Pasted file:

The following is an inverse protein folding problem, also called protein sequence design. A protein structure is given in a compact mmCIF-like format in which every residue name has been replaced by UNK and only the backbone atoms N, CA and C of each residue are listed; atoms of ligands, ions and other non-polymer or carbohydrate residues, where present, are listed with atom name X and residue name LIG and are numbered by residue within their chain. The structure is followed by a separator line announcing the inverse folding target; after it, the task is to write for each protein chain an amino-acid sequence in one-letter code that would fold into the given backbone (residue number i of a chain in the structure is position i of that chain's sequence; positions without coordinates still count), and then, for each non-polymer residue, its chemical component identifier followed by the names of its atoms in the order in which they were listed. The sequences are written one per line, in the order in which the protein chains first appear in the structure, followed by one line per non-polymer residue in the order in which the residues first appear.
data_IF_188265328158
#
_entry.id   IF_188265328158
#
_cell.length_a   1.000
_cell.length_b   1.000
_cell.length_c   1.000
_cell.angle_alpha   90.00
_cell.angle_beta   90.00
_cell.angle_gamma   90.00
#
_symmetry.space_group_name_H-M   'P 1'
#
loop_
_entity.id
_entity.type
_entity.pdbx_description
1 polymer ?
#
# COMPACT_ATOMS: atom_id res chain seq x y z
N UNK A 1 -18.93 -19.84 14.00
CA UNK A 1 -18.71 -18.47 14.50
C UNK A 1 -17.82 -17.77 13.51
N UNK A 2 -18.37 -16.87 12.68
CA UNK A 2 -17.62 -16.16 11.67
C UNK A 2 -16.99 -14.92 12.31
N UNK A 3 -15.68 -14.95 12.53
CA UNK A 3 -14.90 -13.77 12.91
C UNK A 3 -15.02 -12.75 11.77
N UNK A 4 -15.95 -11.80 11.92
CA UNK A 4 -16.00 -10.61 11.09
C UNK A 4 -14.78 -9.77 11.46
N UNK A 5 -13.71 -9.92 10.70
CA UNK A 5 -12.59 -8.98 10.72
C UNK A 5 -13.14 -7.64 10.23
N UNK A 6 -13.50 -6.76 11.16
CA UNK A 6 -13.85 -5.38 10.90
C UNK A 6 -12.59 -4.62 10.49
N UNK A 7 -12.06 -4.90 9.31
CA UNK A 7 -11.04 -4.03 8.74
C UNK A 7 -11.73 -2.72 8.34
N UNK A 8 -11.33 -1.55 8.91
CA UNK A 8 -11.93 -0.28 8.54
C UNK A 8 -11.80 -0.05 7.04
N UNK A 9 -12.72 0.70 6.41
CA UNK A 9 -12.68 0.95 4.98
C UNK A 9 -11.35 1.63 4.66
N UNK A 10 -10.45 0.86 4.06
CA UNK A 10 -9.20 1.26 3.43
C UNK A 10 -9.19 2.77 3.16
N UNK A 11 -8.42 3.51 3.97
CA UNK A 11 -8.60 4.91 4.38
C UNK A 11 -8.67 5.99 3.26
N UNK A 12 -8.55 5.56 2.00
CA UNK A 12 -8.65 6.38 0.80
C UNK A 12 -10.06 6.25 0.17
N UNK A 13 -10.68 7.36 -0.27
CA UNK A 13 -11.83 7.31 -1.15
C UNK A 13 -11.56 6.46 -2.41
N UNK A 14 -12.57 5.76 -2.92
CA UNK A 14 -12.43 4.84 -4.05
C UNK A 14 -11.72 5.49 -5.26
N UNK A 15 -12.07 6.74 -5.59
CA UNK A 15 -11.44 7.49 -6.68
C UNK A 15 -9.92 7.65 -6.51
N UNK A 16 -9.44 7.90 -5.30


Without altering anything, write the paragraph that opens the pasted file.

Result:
The following is an inverse protein folding problem, also called protein sequence design. A protein structure is given in a compact mmCIF-like format in which every residue name has been replaced by UNK and only the backbone atoms N, CA and C of each residue are listed; atoms of ligands, ions and other non-polymer or carbohydrate residues, where present, are listed with atom name X and residue name LIG and are numbered by residue within their chain. The structure is followed by a separator line announcing the inverse folding target; after it, the task is to write for each protein chain an amino-acid sequence in one-letter code that would fold into the given backbone (residue number i of a chain in the structure is position i of that chain's sequence; positions without coordinates still count), and then, for each non-polymer residue, its chemical component identifier followed by the names of its atoms in the order in which they were listed. The sequences are written one per line, in the order in which the protein chains first appear in the structure, followed by one line per non-polymer residue in the order in which the residues first appear.